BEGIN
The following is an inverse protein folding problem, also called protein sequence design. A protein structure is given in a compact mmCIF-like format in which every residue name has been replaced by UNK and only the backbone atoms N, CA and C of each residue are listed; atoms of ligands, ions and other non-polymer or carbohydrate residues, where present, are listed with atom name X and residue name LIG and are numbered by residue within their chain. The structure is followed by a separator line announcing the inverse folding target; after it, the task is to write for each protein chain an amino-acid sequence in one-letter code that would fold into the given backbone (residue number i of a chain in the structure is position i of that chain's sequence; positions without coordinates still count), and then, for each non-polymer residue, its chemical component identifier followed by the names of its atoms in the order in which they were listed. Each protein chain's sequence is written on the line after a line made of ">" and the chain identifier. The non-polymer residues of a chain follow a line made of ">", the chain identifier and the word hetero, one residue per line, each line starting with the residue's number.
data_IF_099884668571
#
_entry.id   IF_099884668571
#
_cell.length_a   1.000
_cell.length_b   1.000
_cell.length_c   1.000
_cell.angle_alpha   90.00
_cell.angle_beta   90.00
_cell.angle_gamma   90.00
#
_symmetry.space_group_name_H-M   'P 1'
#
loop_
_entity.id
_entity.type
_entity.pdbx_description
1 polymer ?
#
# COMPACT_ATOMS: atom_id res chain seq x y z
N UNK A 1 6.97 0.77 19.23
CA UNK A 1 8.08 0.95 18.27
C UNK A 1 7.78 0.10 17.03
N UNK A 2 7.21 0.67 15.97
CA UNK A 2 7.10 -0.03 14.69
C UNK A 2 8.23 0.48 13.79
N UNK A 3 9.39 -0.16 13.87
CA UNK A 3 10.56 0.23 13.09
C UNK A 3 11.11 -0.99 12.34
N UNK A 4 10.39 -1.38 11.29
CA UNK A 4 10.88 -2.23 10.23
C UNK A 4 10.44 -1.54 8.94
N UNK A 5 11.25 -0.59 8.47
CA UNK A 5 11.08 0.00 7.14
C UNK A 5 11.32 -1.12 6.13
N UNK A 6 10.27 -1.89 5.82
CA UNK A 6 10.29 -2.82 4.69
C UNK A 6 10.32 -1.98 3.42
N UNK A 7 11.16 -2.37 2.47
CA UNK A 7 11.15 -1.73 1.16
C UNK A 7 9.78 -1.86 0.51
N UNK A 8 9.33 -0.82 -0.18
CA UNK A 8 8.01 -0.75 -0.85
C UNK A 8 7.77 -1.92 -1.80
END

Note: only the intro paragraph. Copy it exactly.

The following is an inverse protein folding problem, also called protein sequence design. A protein structure is given in a compact mmCIF-like format in which every residue name has been replaced by UNK and only the backbone atoms N, CA and C of each residue are listed; atoms of ligands, ions and other non-polymer or carbohydrate residues, where present, are listed with atom name X and residue name LIG and are numbered by residue within their chain. The structure is followed by a separator line announcing the inverse folding target; after it, the task is to write for each protein chain an amino-acid sequence in one-letter code that would fold into the given backbone (residue number i of a chain in the structure is position i of that chain's sequence; positions without coordinates still count), and then, for each non-polymer residue, its chemical component identifier followed by the names of its atoms in the order in which they were listed. Each protein chain's sequence is written on the line after a line made of ">" and the chain identifier. The non-polymer residues of a chain follow a line made of ">", the chain identifier and the word hetero, one residue per line, each line starting with the residue's number.